Phoenix Books has acquired another Vermont bookstore: Woodstock’s Yankee Bookshop, the fifth such store that the growing chain has acquired.Michael DeSanto and Renee Reiner of Phoenix Books announced that they, along with Phoenix Books assistant manager Kari Meutsch and her fiancé, Kristian Preylowski would be partners in the business, and would eventually assume ownership of the store.
Phoenix Books has been rapidly expanding in the state of Vermont, now operating stores in Essex, Burlington, Rutland and Chester. Yankee Bookshop will keep its name and its present downtown location. It acquired Chester’s Misty Valley Bookstore last year, when its owners announced that they were retiring.
Woodstock’s Yankee Bookshop is the oldest continuously-run bookstore in Vermont, having been founded in 1935. Meutsch is a long-time member of Phoenix Books, and will be a partial owner of the store.
“We’ve both spent our lives working in the service industry, and understand what it means to serve our community,” said Meutsch. “Woodstock has a beauty and vibe that we find inspiring. We are excited to continue the work of an existing business that has so much history within the community and the state; both of us have a deep respect for independent businesses that have survived and thrived over time, and we cannot wait to do our part to keep the tradition of the Yankee Bookshop alive for years to come.”
We can’t wait to visit.
This is a really cool Kickstarter Project for those of you who like Settlers of Catan. Justin Gonyea has created a series of laser-cut pieces for Settlers of Catan that allow players to add some additional terrain to their game.
Three dimensional resource hexes for your Catan game! Designed for maximum fun and playability, these laser cut wooden pieces will take your game experience to the next dimension, literally!
The pieces are made out of birch, and allow players to add on forests, deserts, fields, and other features that enhance the game. Gonyea has taken to Kickstarter to fund his project, and he’s already surpassed his goal of $1,000. Backers can get a set for $40, which gets them a set of 100 pieces.
Back it here.
Katherine Arden has a new event to promote her new novel, The Bear and the Nightingale, which will take place tonight at the Vermont Book Shop in Middlebury. The event will take place at 6:30.
If you haven’t read the book yet, it’s really good. Here’s what it’s about:
At the edge of the Russian wilderness, winter lasts most of the year and the snowdrifts grow taller than houses. But Vasilisa doesn’t mind—she spends the winter nights huddled around the embers of a fire with her beloved siblings, listening to her nurse’s fairy tales. Above all, she loves the chilling story of Frost, the blue-eyed winter demon, who appears in the frigid night to claim unwary souls. Wise Russians fear him, her nurse says, and honor the spirits of house and yard and forest that protect their homes from evil.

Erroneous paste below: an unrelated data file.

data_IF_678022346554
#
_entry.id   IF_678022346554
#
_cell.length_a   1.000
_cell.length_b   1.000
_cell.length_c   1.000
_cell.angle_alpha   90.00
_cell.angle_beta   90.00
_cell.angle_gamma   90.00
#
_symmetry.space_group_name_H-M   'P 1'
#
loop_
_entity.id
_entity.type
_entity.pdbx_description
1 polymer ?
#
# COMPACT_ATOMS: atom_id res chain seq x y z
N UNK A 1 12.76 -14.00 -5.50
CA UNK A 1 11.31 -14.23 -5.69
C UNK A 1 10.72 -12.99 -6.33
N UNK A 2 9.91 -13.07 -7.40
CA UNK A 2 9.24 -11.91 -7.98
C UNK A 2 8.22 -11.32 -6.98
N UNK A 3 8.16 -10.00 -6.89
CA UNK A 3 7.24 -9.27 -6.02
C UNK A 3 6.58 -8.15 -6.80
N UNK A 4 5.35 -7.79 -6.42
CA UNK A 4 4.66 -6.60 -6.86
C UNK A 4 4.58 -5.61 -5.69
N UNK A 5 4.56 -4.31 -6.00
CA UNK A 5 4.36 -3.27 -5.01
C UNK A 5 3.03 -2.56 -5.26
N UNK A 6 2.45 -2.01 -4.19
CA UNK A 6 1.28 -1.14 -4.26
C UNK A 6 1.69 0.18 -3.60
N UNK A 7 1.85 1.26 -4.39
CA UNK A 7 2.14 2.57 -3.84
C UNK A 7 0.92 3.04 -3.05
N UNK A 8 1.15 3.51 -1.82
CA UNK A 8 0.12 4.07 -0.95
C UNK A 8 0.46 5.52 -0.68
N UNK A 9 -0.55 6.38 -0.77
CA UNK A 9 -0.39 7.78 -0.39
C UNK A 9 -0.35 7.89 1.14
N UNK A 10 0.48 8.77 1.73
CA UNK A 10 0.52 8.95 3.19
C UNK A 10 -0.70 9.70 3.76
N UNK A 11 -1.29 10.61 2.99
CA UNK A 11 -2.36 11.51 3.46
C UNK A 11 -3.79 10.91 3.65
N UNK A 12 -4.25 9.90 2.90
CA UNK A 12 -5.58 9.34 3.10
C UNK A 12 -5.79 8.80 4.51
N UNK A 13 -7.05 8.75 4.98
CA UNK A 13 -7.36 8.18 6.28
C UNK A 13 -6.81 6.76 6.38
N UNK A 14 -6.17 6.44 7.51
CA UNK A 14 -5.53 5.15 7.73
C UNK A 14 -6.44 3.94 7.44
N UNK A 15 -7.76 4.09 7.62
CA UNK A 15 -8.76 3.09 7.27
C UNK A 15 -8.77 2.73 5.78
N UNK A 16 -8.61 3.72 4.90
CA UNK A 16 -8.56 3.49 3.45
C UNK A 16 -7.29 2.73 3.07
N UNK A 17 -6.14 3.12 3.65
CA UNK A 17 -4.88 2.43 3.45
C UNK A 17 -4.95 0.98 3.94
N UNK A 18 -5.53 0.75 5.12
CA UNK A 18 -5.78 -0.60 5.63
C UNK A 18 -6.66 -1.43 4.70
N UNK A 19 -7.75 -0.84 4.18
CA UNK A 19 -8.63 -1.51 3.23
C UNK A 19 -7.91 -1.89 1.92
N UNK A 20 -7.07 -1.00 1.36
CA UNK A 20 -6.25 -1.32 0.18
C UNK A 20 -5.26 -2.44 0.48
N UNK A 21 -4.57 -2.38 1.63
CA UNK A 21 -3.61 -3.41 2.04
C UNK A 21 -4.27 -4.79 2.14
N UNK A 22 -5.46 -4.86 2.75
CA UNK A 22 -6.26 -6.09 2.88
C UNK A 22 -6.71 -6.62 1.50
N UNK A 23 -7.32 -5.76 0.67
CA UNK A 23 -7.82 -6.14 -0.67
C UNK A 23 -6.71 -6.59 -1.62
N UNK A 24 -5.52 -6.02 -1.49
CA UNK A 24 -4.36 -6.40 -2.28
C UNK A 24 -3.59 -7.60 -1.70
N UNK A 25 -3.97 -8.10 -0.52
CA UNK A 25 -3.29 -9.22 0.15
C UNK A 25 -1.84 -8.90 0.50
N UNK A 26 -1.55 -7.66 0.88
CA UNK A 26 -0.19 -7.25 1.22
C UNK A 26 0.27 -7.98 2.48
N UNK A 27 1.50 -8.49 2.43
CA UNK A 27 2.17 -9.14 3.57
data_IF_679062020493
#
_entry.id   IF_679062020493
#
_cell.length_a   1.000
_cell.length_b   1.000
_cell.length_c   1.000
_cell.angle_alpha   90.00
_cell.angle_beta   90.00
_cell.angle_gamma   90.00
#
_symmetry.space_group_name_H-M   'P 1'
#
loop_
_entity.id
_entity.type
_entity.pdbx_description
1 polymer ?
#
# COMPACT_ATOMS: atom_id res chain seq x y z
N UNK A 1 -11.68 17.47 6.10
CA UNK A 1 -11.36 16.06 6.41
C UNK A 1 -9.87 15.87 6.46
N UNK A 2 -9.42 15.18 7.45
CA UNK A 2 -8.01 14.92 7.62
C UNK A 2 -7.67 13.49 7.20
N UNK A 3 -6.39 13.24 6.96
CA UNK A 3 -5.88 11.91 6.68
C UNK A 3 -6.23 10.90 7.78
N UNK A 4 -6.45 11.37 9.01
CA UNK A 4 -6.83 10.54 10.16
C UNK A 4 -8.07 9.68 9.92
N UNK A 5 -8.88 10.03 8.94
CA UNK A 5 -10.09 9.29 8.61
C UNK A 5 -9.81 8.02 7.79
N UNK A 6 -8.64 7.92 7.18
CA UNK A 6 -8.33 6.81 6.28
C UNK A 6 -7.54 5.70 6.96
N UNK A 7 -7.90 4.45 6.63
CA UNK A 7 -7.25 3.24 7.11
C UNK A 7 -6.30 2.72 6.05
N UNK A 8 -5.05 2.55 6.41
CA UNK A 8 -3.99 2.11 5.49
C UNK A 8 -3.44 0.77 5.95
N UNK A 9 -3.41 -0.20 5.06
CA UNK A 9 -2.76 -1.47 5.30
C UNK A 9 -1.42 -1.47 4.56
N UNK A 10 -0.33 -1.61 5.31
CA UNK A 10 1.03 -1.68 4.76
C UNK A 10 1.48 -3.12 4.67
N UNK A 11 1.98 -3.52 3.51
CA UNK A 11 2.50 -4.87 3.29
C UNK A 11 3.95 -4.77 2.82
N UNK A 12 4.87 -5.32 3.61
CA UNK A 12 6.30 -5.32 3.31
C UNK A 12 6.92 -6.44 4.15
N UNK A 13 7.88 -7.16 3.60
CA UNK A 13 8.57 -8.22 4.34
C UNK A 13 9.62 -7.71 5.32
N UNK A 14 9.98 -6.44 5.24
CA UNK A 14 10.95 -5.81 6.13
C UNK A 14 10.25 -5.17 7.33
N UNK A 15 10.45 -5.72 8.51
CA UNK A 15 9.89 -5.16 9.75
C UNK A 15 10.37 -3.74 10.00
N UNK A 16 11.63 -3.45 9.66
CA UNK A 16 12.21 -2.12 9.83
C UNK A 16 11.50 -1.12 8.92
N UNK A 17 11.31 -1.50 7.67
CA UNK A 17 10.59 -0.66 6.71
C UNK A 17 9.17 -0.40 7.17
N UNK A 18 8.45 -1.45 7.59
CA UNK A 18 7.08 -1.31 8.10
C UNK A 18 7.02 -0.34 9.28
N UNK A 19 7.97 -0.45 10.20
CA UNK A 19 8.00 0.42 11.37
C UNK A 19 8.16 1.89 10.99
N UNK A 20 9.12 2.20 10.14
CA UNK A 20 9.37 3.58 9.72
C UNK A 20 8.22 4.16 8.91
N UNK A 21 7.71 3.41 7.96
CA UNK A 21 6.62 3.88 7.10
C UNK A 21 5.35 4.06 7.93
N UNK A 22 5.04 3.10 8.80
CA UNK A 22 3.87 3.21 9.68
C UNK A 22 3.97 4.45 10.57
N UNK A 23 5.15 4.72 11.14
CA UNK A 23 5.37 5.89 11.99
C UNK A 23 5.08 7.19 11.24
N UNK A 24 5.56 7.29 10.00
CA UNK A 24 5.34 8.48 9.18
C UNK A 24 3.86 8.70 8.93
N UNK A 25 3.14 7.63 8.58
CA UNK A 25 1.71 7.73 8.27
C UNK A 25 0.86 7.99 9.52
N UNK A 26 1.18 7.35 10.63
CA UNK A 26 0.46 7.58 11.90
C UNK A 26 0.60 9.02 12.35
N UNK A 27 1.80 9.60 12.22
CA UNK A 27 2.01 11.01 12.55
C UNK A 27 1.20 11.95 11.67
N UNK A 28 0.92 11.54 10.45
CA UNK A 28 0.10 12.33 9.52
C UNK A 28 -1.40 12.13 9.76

After Vasilisa’s mother dies, her father goes to Moscow and brings home a new wife. Fiercely devout, city-bred, Vasilisa’s new stepmother forbids her family from honoring the household spirits. The family acquiesces, but Vasilisa is frightened, sensing that more hinges upon their rituals than anyone knows.
And indeed, crops begin to fail, evil creatures of the forest creep nearer, and misfortune stalks the village. All the while, Vasilisa’s stepmother grows ever harsher in her determination to groom her rebellious stepdaughter for either marriage or confinement in a convent.
As danger circles, Vasilisa must defy even the people she loves and call on dangerous gifts she has long concealed—this, in order to protect her family from a threat that seems to have stepped from her nurse’s most frightening tales.
UVM will hold its annual Tolkien Conference this coming April 8th, with Romances in Middle-earth as its theme. This year marks the 14th year that the conference has run.
The event will take place in UVM’s Lafayette Hall L207 from 8:30 am to 5:30 pm. The deadline for abstract submissions has passed, but here’s the description on the website:
Tolkien wrote that he had the romances of William Morris in mind when writing The Lord of the Rings. We also know he was inspired by the Arthurian romances of England, Wales, and France. Tolkien’s own interlacing narrative style is very much derived from this medieval genre (while also anticipating the Post-modern). Additionally, Tolkien wrote of numerous romances of great intensity and poignancy within his narrative framework. Papers might consider these within the context of miscegenation, gender fluidity, or the homo-erotic, or they might explore other areas of interest.
Richard West of the University of Wisconsin-Madison will headline the event with a talk, and a full schedule of events will come later this spring. The event will cost $25, $15 for students and free for UVM students.